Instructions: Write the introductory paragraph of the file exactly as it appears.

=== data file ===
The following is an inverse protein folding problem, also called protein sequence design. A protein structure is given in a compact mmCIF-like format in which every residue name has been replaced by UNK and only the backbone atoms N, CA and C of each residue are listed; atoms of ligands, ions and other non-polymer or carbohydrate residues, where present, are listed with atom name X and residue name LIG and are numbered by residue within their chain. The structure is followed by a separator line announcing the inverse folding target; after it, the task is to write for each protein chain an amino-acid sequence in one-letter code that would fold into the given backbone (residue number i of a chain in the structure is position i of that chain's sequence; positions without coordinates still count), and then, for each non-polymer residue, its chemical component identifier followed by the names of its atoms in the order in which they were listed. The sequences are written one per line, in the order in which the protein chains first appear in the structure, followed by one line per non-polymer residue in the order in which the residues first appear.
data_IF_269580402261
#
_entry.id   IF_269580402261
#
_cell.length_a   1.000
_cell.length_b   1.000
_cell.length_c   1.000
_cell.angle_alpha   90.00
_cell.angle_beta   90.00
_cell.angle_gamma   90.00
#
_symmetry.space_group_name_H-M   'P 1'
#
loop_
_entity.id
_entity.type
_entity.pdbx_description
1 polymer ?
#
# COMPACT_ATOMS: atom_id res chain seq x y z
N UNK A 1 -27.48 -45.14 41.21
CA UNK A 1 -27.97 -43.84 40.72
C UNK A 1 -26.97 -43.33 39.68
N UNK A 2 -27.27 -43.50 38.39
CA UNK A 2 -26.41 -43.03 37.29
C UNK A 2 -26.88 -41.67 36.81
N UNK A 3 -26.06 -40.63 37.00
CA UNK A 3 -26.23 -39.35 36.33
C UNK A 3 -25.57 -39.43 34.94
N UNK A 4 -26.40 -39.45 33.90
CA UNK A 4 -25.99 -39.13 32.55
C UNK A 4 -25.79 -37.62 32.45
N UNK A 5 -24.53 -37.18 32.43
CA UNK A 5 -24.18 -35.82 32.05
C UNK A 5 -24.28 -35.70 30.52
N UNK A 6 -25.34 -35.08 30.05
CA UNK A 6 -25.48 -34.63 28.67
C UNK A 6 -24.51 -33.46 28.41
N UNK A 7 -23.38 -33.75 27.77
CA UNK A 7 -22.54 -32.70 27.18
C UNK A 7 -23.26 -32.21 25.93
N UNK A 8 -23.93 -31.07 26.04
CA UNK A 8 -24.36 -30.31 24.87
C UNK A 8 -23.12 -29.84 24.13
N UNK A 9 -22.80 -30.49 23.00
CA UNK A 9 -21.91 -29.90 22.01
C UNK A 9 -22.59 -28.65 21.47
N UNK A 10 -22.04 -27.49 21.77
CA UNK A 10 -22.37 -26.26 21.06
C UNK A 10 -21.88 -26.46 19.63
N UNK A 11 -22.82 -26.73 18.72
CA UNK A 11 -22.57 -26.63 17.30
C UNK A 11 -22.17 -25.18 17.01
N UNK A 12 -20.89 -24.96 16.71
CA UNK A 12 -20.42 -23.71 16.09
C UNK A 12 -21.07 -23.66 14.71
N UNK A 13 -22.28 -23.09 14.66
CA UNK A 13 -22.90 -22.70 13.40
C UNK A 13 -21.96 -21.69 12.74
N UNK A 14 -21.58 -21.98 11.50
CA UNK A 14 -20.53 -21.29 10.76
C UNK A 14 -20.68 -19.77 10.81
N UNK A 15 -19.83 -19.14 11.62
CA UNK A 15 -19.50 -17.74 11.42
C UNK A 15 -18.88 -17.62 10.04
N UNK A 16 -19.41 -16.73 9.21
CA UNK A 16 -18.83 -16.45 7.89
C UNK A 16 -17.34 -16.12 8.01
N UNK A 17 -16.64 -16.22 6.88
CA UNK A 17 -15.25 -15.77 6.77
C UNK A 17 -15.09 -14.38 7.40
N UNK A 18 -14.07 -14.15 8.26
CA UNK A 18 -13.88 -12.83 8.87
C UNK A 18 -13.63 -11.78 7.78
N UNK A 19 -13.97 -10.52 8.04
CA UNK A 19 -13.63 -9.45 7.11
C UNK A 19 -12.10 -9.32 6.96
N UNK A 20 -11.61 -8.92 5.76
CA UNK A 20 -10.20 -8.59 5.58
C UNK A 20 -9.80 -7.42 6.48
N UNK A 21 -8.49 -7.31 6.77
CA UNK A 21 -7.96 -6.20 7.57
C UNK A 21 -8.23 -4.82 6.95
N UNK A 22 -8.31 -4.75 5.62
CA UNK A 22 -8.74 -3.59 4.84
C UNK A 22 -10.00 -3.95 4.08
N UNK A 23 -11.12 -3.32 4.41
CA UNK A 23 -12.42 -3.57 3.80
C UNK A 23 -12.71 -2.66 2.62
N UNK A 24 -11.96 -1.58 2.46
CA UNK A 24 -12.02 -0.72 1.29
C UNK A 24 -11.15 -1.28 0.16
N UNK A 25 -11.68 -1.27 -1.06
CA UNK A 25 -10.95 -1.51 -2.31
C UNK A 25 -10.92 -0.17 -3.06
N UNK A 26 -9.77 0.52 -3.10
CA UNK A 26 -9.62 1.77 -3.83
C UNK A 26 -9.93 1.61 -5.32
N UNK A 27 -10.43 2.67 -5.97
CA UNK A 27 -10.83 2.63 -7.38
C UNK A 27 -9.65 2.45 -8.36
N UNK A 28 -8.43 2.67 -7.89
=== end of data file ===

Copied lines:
The following is an inverse protein folding problem, also called protein sequence design. A protein structure is given in a compact mmCIF-like format in which every residue name has been replaced by UNK and only the backbone atoms N, CA and C of each residue are listed; atoms of ligands, ions and other non-polymer or carbohydrate residues, where present, are listed with atom name X and residue name LIG and are numbered by residue within their chain. The structure is followed by a separator line announcing the inverse folding target; after it, the task is to write for each protein chain an amino-acid sequence in one-letter code that would fold into the given backbone (residue number i of a chain in the structure is position i of that chain's sequence; positions without coordinates still count), and then, for each non-polymer residue, its chemical component identifier followed by the names of its atoms in the order in which they were listed. The sequences are written one per line, in the order in which the protein chains first appear in the structure, followed by one line per non-polymer residue in the order in which the residues first appear.